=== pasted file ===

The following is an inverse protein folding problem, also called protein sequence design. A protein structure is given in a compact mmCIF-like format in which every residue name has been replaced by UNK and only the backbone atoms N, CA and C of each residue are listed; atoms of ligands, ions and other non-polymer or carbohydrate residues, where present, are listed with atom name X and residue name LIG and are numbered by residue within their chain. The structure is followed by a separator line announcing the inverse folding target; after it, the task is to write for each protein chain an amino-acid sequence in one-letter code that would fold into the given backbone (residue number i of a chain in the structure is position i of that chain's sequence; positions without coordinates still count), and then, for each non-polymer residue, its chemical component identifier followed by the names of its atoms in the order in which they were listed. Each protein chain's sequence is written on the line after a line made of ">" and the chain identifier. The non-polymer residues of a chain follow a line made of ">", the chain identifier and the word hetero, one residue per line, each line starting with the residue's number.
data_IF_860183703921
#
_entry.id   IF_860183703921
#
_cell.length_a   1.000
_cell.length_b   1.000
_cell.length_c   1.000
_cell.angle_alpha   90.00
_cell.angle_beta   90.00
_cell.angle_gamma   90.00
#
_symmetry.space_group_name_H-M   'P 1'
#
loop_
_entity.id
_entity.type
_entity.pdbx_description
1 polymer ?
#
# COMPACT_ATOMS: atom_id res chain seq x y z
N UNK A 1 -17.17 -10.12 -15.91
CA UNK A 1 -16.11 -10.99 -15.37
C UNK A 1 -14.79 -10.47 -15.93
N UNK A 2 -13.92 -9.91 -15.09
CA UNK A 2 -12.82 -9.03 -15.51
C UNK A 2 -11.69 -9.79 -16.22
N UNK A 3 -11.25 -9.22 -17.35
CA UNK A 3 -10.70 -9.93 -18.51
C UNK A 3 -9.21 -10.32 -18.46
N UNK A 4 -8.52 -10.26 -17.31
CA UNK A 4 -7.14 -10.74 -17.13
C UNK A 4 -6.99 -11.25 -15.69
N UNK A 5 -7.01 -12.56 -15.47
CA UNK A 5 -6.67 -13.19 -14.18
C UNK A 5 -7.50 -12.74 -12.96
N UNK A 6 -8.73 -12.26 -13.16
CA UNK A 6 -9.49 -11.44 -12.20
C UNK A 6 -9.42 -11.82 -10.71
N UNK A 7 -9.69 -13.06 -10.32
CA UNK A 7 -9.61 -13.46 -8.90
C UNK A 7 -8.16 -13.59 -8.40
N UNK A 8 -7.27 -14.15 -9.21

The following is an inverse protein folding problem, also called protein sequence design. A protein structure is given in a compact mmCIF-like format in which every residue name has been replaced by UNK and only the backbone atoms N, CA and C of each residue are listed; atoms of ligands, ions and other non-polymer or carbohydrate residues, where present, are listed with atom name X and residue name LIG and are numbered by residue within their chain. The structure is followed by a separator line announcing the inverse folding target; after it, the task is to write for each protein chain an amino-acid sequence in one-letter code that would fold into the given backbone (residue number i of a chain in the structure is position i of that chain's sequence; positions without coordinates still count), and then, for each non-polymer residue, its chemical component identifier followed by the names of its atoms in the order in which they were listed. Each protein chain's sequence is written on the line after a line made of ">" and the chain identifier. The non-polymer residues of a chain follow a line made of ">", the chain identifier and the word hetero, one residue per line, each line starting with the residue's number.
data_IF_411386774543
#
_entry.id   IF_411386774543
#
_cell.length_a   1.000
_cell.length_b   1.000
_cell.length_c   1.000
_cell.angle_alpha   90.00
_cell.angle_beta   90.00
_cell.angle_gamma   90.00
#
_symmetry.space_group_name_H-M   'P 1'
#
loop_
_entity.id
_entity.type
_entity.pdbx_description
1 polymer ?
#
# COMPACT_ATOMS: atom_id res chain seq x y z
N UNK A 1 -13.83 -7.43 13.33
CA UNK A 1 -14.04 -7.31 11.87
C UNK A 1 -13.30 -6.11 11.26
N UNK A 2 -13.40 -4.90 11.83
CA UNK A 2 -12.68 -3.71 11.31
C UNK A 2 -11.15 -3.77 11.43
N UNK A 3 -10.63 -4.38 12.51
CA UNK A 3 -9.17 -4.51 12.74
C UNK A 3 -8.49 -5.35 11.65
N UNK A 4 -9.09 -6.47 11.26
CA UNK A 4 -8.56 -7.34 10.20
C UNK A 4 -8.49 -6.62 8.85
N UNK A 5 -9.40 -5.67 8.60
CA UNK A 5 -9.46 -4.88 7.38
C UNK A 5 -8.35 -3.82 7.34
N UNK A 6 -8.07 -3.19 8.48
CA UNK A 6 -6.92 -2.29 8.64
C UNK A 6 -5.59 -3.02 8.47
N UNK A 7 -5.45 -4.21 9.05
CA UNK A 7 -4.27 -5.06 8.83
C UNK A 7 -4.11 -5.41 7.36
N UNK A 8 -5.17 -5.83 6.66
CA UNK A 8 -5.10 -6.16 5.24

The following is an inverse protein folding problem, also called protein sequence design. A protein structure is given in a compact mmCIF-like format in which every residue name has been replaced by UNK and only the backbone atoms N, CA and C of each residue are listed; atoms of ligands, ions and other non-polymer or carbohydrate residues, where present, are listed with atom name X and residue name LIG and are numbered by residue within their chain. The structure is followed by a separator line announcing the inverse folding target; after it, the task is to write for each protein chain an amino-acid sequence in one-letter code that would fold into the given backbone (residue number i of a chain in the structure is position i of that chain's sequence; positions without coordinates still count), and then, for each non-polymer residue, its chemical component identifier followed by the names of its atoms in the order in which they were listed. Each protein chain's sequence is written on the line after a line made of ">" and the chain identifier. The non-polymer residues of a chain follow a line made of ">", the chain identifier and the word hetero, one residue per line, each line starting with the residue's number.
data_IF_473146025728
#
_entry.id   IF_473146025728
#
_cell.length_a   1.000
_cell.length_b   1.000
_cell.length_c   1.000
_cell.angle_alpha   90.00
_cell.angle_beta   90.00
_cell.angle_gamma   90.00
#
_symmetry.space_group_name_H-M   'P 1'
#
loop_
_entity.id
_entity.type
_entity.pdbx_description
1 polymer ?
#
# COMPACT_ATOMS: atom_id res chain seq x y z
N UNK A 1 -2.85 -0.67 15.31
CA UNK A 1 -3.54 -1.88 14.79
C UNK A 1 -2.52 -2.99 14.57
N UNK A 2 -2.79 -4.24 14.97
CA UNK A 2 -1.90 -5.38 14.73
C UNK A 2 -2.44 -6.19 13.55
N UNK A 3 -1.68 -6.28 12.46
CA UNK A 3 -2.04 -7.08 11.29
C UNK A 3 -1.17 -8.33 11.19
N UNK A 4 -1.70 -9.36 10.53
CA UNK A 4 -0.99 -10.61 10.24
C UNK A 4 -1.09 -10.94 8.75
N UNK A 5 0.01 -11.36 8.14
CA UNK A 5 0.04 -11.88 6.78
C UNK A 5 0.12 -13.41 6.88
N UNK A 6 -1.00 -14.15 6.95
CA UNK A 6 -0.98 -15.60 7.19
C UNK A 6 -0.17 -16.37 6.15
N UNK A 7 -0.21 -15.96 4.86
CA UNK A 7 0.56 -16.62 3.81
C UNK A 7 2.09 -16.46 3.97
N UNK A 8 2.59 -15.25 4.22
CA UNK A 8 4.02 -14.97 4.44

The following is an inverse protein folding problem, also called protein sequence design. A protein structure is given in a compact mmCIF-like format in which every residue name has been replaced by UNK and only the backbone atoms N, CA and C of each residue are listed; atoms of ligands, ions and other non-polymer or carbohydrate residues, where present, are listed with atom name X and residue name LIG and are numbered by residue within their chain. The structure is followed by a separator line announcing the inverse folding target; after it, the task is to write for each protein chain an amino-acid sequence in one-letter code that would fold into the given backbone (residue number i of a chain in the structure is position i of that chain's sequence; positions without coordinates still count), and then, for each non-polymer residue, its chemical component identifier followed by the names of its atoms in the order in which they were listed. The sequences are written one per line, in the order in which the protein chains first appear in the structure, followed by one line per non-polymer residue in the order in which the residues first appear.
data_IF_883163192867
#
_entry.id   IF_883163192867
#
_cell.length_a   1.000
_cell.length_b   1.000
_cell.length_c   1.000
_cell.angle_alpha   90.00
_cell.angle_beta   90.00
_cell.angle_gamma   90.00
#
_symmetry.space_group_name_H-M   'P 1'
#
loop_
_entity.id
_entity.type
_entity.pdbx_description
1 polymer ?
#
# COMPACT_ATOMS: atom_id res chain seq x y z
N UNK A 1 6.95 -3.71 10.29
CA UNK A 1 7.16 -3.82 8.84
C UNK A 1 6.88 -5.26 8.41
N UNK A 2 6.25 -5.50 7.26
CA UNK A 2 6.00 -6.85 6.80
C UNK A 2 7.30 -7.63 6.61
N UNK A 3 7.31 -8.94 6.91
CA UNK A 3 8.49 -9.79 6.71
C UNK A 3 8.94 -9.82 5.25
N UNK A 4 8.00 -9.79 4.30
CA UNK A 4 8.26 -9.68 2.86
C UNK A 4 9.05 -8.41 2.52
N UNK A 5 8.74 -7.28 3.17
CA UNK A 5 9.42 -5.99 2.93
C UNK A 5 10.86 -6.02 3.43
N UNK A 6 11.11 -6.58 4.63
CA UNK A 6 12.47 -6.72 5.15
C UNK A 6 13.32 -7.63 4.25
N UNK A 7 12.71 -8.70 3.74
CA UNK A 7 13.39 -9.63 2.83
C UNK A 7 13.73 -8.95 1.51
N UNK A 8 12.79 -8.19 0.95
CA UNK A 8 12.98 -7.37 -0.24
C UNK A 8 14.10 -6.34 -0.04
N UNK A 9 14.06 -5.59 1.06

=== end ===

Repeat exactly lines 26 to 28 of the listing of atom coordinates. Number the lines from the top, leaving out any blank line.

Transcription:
CA UNK A 2 -12.82 -9.03 -15.51
C UNK A 2 -11.69 -9.79 -16.22
N UNK A 3 -11.25 -9.22 -17.35